Electric cars have already cost the car industry billions; Ford estimates its losses alone are in the vicinity of $4.5 billion.
Cars the government controls may cost the car industry everything.
Such cars are coming online less than two calendar years from now, when the first 2026 models become available sometime in mid-late 2025. These ’26 models will be the first models that the federal government will have supervisory control over via what has been misleading and maliciously sold to the public as “impaired” driver detection technology.
Often referred to as a “kill switch” to supposedly prevent drunks from driving, the fact is this “technology” will be used to monitor driver performance – these are the literal words used in the federal requirement – and a driver will be considered “impaired” by the “technology” when his “performance” falls outside the parameters of acceptable (to the government) driving.
It is not about preventing “drunks” from driving. It is about preventing you from driving in any manner the government decides it does not like.
That is how Rep. Thomas Massie’s efforts to kill the kill switch were defeated recently. Nineteen Republicans were afraid of being characterized by Democrats as indifferent to drunk driving or even being supporters of it, as per the emotional incontinence of Rep. Debbie Wasserman Schultz.
Never mind, by the way, that “kill switch” would treat every driver as presumptively drunk even if they’d had nothing alcoholic to drink (of a piece with the normalization of probable cause-free roadside “sobriety checkpoints,” where drivers are obliged to prove they aren’t drunk before they’re allowed to drive away).
And so 19 timorous Republicans voted with the Democrats, defeating Massie’s attempt to kill the kill switch, which now appears to be on track to become the latest government-mandated feature few Americans will be unhappy to learn their next new car will come standard with.
Just like the air bags you’re also forced to buy and sit inches away from (even if known to be dangerously defective) there won’t be an off switch.
If you drive faster than the speed limit or even if you don’t but accelerate “aggressively” (as defined as anything faster than glacially) or “swerve” or brake hard, suddenly (even if necessary, as to avoid the kid that just ran into the road) or fail to come to a complete stop (and wait) at every stop sign then your “performance” will be considered “impaired” – and the car will pull itself over.
And as bad as that is, it could easily be worse.
Even if you do manage to drive within the allowable parameters, the government will still have the power to prevent you from driving at all any time it likes for any reason it likes. As for example when it declares a “climate emergency.” It won’t be necessary to lock people down.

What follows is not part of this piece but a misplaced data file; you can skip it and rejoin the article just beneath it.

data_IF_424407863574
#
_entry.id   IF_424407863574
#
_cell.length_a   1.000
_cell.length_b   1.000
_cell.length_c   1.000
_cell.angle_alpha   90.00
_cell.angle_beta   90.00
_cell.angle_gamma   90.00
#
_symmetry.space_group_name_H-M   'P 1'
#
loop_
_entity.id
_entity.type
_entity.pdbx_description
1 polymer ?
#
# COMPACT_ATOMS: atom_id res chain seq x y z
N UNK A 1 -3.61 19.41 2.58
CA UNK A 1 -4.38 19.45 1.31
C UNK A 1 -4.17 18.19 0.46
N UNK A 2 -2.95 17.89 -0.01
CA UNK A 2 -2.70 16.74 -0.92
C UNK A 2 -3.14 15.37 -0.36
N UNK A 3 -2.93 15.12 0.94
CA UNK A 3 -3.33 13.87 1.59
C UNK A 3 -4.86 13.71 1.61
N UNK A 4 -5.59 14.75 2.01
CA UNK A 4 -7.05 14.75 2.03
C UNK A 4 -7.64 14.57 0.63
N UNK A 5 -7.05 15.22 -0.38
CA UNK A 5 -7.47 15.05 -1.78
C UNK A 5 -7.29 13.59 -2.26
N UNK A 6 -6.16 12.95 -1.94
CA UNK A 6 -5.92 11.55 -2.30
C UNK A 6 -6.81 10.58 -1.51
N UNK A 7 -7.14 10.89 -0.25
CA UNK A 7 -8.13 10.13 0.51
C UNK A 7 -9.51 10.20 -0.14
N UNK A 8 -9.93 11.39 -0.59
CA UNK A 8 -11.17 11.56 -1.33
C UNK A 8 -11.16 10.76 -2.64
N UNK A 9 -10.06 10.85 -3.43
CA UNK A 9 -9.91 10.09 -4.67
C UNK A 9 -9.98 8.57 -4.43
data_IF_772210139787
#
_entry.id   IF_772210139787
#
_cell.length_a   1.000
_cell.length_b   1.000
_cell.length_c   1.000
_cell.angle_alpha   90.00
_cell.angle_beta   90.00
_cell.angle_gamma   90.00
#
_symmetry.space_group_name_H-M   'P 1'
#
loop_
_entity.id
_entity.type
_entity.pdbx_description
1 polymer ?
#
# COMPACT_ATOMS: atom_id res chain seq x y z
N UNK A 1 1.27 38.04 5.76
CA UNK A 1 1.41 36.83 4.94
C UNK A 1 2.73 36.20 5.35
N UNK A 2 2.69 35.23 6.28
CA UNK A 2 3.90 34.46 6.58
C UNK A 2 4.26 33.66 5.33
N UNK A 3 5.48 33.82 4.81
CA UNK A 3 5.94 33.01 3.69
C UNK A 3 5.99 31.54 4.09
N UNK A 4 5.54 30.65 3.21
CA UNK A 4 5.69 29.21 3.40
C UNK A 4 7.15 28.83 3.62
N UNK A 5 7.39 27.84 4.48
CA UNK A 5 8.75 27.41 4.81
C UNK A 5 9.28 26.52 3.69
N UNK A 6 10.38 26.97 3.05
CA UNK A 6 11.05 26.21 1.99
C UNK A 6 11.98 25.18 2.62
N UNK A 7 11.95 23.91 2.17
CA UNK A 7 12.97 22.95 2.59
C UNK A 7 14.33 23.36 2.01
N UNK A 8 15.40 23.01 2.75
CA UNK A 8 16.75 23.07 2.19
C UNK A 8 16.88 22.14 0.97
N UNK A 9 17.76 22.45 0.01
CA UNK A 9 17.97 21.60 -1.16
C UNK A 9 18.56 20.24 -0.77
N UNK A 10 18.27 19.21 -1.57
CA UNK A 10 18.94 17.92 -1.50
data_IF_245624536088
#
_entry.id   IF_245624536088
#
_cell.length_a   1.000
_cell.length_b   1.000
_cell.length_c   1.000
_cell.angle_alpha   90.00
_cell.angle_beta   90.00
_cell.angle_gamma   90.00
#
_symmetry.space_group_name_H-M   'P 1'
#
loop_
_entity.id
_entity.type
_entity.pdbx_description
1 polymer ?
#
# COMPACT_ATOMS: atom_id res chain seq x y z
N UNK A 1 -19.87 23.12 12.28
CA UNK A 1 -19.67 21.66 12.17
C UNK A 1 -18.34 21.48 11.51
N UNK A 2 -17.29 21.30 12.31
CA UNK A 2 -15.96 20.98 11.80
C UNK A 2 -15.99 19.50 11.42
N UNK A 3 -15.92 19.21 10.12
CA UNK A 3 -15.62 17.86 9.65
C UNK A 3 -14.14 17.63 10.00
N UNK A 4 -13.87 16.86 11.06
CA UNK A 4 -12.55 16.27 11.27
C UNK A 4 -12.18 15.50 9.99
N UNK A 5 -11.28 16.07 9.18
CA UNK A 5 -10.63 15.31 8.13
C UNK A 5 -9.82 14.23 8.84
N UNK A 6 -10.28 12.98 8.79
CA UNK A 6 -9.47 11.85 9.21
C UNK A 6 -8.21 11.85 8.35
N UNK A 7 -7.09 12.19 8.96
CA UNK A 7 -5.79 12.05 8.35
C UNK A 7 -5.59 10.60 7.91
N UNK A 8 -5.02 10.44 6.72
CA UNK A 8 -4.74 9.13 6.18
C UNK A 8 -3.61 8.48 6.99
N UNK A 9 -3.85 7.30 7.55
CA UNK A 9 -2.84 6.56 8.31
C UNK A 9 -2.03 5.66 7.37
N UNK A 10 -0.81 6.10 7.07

Their cars will do that for them.
It’s hard to get far from where you live when you can’t go anywhere, except by foot.
But perhaps the most insidious aspect of this business is the power of the implicit and omnipresent threat that will be hanging over every driver’s head – i.e., the knowledge that the government could, at any time, throttle back the freedom to drive and for any reason at all. This is apt to result in something more than people souring on driving – having become passengers in their own cars.
It could sour them on buying one of these cars.
Who, after all, wants to make payments on something that isn’t really theirs because someone else can control it whenever they want to and lays down how they are going to allow it to be used? Imagine if the house you thought you bought had a front door that random strangers not only had a key to but legal power to open any time. A home that strangers not only had access to but could also decide whether they approved of how you were using it? And if they didn’t like the way you were using it, had the power to put you out of what you thought was your home – and lock you out of it?
Probably most people would stop paying their mortgages. Or at least, stop applying for them. Might as well just rent – and dispense with the fiction (and the cost) of owning.
The same could and likely will happen as regards cars with “kill switches” – once people realize they are paying for something they no longer control.
Might as well just pay for a ride at that point.
And this is something the car industry may not be able to afford – especially if people decide to just hang onto the cars they already own, over which they still have control.
. . .
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